The Canberra Times is investigating a suspicious incident at a Canberra Hospital in which a patient died because of serious human error. The medical center, however, has been reluctant to release in-depth information on the death.
So far the investigation has concluded the death of the patient was the result of a "catastrophic" error. However, ACT Health, led by Chief Minister Katy Gallagher, has not released the specifics of the incident.
This isn't the first time ACT Health has withheld information regarding a patient death, though. There are three other cases of medical mistakes that there is very limited information on. What is known, however, is that two of these mistakes were considered "major" errors that resulted in patients permanently losing some body functions.
Historically, ACT Health has provided information as long as a formal request was submitted. But this hasn't been the case so far in 2013, with the organisation skirting the issue by claiming the information cannot be released due to patient confidentiality.
The probe into the incidents is part of a bigger investigation The Canberra Times is conducting on medical negligence in Australian hospitals. So far, the news source has found there has been a 523 per cent jump in compensation payouts – and two deaths – directly linked to medical negligence.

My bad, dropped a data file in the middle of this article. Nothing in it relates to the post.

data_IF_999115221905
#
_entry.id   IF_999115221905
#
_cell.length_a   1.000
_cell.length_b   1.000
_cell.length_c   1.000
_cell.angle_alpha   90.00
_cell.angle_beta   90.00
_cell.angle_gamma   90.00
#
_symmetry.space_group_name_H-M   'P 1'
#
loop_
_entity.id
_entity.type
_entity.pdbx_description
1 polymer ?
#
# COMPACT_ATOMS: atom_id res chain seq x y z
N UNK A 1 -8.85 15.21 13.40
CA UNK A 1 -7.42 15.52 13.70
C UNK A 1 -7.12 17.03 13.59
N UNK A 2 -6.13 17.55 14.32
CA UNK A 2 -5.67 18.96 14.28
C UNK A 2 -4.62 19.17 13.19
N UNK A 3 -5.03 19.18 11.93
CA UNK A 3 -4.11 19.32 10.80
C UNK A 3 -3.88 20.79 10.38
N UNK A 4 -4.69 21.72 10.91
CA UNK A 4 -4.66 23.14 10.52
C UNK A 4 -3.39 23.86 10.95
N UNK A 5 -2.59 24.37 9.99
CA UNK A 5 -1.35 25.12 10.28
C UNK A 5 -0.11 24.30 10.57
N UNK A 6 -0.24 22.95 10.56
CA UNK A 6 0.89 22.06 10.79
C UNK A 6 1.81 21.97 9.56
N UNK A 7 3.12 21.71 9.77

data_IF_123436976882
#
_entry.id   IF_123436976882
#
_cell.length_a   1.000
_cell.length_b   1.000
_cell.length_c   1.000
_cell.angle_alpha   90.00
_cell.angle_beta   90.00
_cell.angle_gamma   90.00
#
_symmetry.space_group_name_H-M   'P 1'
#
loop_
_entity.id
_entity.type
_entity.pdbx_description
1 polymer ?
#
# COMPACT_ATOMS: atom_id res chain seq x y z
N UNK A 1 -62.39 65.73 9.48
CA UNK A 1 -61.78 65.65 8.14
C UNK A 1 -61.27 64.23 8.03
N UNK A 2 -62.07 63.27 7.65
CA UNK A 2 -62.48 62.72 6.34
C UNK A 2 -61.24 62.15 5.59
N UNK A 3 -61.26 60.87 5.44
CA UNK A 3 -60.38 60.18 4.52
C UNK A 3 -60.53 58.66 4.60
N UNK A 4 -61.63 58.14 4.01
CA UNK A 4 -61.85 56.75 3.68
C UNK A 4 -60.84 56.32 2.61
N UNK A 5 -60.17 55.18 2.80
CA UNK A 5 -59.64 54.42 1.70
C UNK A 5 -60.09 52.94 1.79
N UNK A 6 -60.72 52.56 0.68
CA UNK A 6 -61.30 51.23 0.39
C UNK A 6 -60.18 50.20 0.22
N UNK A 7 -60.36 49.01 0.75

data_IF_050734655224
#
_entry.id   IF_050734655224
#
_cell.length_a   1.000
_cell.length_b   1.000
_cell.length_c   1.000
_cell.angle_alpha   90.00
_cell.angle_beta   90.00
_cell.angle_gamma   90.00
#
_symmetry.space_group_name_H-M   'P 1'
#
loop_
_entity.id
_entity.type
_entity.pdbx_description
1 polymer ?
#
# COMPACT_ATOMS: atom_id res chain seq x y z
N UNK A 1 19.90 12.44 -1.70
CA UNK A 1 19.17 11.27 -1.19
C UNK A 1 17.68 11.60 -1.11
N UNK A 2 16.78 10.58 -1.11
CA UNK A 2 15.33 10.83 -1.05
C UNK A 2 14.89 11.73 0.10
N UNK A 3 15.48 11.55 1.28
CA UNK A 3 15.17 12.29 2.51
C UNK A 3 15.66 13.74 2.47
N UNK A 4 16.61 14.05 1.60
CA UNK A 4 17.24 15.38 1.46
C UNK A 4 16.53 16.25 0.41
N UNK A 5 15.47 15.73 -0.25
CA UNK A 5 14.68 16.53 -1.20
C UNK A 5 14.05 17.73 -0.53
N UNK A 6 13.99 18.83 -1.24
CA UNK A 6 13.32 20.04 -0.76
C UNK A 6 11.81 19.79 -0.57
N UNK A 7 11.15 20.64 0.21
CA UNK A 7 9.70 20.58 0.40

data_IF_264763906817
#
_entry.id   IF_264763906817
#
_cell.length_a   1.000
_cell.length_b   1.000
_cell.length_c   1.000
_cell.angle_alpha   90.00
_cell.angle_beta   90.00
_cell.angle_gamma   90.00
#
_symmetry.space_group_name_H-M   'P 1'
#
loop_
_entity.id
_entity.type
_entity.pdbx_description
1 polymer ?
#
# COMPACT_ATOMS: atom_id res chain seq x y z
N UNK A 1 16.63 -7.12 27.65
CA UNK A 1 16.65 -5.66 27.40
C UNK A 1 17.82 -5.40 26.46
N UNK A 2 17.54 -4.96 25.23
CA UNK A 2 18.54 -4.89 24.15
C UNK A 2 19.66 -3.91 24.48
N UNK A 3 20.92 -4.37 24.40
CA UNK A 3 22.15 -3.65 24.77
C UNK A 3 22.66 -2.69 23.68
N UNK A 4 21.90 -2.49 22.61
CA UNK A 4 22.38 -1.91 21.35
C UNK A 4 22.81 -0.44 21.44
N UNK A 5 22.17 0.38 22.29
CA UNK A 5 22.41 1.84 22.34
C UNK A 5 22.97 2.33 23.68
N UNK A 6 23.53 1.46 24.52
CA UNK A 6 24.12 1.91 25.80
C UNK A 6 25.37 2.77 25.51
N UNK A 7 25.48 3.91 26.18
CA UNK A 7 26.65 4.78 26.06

The faces of medical negligence
One of the earliest instances of medical negligence occurred in 2005, when patient Hue Le died after coming in contact with infectious cannula.
After that, Suki Thurairajah died in 2011 when hospital staff members reportedly inserted an oxygen tube into the oesophagus instead of the windpipe. Later, Susan Ring went blind when she was prescribed the wrong medicine.
The rising prevalence of alleged medical negligence in Australian hospitals is also evidenced by the 2011-2012 Health Care Complaint Commission annual report.
The commission said 194 complaints "raised serious issues that warranted investigation" in 2012, and another 222 investigations were finalised. The group's legal division finalised 94 complaints last year.
There were several medical negligence cases noted in the report. One was in regards to a man who was hit by a car and died from his injuries. In the ensuing investigation, officials said the small rural hospital in which he received treatment could have improved communication substantially, which could have potentially saved his life.
Those who have been injured or lost loved ones in potential medical negligence cases are urged to contact medical negligence lawyers to learn all legal options.